• At times it is desirable to silence more than one gene with a given construct. Individual amiRNA precursors can be operably linked to the same or different promoters. Alternatively, two or more amiRNA precursors can be operably linked to each other and then linked to one promoter. From such a construct two or more amiRNAs would be produced.
  • Constructs containing artificial microRNAs to silence fad2-1 are shown in example 10. As an example of another gene that can be silenced an amiRNA targeting multi-drug resistant protein (MRP) was designed as described in Example 2, the microRNA is 5'- uaauucacaaucucaccacuc-3' (the DNA sequence corresponding to this amiRNA is represented by SEQ ID NO:39). Artificial star sequences were designed as described in Example 3 and are shown in Table 12. Two MRP amiRNA precursor were created, 168a-MRP (SEQ ID No:42) and 396h-MRP (SEQ ID No:43) as explained in Example 4. Silencing of MRP results in a reduction of phytic acid (Shi J. et al. (2007) Embryo-specific silencing of a transporter reduces phytic acid content of maize and soybean seeds. Nat Biotechnol. Aug;25(8):930-7.) Table 12: Artificial microRNA Star Sequences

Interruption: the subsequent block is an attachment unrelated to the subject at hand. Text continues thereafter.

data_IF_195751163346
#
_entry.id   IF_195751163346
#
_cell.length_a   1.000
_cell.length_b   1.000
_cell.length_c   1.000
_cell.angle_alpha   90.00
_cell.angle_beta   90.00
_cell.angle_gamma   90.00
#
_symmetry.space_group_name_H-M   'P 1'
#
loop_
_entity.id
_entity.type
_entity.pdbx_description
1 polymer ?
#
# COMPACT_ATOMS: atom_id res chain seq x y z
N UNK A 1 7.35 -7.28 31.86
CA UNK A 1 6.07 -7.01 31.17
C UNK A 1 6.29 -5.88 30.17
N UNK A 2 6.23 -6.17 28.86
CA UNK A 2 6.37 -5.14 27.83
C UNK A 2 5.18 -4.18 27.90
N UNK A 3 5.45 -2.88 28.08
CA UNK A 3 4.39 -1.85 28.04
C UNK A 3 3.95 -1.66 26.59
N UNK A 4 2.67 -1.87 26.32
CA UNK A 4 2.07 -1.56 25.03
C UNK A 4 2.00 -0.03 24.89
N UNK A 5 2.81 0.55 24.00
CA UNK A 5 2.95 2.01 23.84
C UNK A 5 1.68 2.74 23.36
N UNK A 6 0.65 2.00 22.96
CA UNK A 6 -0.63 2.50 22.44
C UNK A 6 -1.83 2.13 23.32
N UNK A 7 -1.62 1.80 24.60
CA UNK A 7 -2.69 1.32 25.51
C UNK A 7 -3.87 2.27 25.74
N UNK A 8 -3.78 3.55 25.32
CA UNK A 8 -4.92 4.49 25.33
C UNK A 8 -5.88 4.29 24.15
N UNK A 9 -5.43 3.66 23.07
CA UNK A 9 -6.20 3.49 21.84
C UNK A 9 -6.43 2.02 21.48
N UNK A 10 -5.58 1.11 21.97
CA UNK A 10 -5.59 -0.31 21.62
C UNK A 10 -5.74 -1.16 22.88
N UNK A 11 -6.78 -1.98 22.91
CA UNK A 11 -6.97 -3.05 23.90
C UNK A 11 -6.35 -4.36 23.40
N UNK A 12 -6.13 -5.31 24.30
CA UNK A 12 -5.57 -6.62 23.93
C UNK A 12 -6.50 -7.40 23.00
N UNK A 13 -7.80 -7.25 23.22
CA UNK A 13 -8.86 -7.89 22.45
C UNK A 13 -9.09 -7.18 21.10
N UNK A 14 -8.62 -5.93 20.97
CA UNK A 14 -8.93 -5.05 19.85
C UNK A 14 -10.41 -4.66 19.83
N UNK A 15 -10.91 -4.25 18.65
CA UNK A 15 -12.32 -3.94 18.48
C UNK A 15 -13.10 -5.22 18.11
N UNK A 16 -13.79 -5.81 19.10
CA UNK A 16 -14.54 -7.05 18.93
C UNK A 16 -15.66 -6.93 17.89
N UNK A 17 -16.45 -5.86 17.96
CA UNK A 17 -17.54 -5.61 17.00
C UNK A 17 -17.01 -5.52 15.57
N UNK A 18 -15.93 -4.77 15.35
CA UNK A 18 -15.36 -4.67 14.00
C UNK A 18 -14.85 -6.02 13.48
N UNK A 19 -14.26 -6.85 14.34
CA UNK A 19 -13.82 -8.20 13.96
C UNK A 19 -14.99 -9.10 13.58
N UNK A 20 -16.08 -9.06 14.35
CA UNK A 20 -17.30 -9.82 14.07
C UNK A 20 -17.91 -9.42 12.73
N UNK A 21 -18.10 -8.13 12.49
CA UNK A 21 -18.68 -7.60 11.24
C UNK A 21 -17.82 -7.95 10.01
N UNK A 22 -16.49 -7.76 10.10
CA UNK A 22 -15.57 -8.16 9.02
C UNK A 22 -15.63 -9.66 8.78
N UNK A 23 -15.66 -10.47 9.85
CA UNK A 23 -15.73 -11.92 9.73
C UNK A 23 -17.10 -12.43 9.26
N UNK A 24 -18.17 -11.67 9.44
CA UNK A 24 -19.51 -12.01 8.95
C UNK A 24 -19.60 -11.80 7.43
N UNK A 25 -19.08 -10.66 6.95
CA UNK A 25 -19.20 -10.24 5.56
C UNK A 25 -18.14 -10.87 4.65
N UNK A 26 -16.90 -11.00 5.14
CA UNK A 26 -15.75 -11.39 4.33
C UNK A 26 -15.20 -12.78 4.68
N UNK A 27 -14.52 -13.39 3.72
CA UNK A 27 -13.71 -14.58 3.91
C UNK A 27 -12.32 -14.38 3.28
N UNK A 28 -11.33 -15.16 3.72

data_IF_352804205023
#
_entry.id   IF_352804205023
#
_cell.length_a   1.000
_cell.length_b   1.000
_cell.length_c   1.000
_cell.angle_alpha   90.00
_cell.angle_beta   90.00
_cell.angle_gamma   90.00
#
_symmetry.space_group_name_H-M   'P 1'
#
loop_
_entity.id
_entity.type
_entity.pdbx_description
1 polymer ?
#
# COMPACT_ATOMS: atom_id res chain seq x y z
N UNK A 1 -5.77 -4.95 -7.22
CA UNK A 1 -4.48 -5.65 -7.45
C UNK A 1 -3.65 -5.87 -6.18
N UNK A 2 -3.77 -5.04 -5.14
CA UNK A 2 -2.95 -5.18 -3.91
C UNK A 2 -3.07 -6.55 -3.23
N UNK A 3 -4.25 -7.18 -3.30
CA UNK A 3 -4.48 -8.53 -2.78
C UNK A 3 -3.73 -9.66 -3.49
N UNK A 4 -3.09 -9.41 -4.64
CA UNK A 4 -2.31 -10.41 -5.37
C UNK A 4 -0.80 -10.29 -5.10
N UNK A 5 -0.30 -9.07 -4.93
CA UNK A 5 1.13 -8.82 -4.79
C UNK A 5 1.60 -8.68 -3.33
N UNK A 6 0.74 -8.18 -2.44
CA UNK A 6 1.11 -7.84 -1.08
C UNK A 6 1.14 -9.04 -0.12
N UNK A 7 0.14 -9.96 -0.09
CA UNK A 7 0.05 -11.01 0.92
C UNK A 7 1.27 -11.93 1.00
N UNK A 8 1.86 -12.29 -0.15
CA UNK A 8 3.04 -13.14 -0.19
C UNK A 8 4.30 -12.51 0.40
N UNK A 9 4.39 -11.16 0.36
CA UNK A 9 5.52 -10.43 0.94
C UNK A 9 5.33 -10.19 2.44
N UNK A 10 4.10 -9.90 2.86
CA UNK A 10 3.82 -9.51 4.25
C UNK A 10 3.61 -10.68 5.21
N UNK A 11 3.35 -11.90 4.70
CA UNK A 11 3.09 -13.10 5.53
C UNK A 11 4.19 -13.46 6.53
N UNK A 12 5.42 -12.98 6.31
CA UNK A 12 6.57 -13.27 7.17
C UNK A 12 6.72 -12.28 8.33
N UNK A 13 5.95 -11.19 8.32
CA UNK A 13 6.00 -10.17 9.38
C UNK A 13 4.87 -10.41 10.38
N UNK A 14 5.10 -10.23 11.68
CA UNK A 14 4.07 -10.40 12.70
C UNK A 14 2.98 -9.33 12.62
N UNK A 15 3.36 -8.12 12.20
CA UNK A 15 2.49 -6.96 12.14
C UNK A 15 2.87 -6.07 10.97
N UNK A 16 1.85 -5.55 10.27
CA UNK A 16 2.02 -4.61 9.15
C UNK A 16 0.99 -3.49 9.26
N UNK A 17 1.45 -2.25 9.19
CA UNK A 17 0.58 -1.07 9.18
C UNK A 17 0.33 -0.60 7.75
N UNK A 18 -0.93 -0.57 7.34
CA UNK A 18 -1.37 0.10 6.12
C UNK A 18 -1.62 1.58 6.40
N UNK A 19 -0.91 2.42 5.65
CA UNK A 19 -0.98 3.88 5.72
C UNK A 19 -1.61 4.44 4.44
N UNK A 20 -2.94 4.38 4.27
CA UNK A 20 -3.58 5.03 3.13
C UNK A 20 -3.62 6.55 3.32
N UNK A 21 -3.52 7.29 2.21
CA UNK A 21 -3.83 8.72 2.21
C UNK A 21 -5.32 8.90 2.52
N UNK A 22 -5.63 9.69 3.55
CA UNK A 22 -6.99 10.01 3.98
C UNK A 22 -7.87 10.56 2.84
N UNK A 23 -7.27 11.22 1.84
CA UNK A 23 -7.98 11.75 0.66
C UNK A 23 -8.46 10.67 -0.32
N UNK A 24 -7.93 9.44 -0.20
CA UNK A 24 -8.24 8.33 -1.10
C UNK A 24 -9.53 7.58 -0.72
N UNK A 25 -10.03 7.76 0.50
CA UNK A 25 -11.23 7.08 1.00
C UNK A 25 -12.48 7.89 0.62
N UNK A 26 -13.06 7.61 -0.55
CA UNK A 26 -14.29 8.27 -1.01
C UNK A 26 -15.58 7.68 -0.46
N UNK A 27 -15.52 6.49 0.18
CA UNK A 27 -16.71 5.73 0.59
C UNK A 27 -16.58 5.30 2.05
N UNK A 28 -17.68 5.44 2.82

amiRNA precursor Star Sequence SEQ ID NO
    168a-MRP aagtggctagattgtgaatta 40
    396h-MRP gagtggtgacattgtgaatta 41
  • These precursors were cloned either upstream or downstream of fad 2 precursors (described in Example 10) to created cassettes and then cloned into constructs and transferred to Agrobacterium to created the constructs described in Table 13 as previously described. Maize transformation was performed as described in Example 6 and transgenic seeds will be assayed for both phytate and fatty acid content. Table 13: Artificial miRNA constructs containing amiRNAs designed to silence both fad 2-1 and MRP